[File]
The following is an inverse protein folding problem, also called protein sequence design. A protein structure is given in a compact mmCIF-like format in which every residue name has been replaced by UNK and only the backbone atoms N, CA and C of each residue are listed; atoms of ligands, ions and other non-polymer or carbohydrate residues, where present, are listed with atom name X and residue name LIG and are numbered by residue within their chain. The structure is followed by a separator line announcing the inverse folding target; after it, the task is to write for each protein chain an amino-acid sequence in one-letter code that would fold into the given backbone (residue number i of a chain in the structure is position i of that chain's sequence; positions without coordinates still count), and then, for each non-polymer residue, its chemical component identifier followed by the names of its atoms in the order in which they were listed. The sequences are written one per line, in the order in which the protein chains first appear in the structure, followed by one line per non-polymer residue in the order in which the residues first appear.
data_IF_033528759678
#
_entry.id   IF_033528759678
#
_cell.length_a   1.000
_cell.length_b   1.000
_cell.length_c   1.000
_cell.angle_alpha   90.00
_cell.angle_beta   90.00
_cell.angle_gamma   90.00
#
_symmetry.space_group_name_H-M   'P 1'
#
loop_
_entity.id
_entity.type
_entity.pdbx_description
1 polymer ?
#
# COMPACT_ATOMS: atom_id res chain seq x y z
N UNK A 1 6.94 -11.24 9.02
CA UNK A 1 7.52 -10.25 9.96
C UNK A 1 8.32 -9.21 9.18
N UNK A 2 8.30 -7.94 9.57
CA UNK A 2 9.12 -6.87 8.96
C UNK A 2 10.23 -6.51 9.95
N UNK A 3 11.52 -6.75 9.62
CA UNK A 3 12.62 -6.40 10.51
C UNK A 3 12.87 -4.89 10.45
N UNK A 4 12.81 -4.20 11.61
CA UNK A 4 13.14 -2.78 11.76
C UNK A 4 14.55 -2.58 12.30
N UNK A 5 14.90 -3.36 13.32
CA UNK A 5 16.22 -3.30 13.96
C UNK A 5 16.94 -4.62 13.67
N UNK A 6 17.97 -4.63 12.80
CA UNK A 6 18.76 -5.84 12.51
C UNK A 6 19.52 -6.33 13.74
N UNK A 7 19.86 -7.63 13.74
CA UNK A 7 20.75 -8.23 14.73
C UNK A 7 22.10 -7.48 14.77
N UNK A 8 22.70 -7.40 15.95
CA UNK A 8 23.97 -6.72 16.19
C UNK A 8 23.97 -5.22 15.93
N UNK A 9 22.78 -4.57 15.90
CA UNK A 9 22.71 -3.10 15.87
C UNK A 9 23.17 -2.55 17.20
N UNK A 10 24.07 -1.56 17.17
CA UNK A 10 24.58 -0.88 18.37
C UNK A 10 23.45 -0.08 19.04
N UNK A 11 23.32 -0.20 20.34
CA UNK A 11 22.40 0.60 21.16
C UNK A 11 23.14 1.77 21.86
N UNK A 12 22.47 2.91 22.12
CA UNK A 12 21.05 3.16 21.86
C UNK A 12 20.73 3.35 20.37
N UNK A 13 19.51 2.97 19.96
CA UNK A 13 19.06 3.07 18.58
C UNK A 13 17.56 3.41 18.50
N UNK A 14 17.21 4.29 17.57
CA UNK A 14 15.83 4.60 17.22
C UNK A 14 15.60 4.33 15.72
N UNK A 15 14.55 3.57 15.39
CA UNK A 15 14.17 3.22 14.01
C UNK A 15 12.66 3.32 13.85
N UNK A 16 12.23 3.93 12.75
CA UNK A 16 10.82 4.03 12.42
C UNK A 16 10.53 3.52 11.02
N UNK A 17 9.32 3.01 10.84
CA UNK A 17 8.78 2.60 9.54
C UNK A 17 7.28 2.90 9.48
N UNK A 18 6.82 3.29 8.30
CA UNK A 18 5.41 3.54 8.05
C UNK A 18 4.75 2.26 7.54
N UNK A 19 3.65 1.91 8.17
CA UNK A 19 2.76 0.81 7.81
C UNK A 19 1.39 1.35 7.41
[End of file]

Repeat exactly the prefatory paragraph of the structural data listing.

The following is an inverse protein folding problem, also called protein sequence design. A protein structure is given in a compact mmCIF-like format in which every residue name has been replaced by UNK and only the backbone atoms N, CA and C of each residue are listed; atoms of ligands, ions and other non-polymer or carbohydrate residues, where present, are listed with atom name X and residue name LIG and are numbered by residue within their chain. The structure is followed by a separator line announcing the inverse folding target; after it, the task is to write for each protein chain an amino-acid sequence in one-letter code that would fold into the given backbone (residue number i of a chain in the structure is position i of that chain's sequence; positions without coordinates still count), and then, for each non-polymer residue, its chemical component identifier followed by the names of its atoms in the order in which they were listed. The sequences are written one per line, in the order in which the protein chains first appear in the structure, followed by one line per non-polymer residue in the order in which the residues first appear.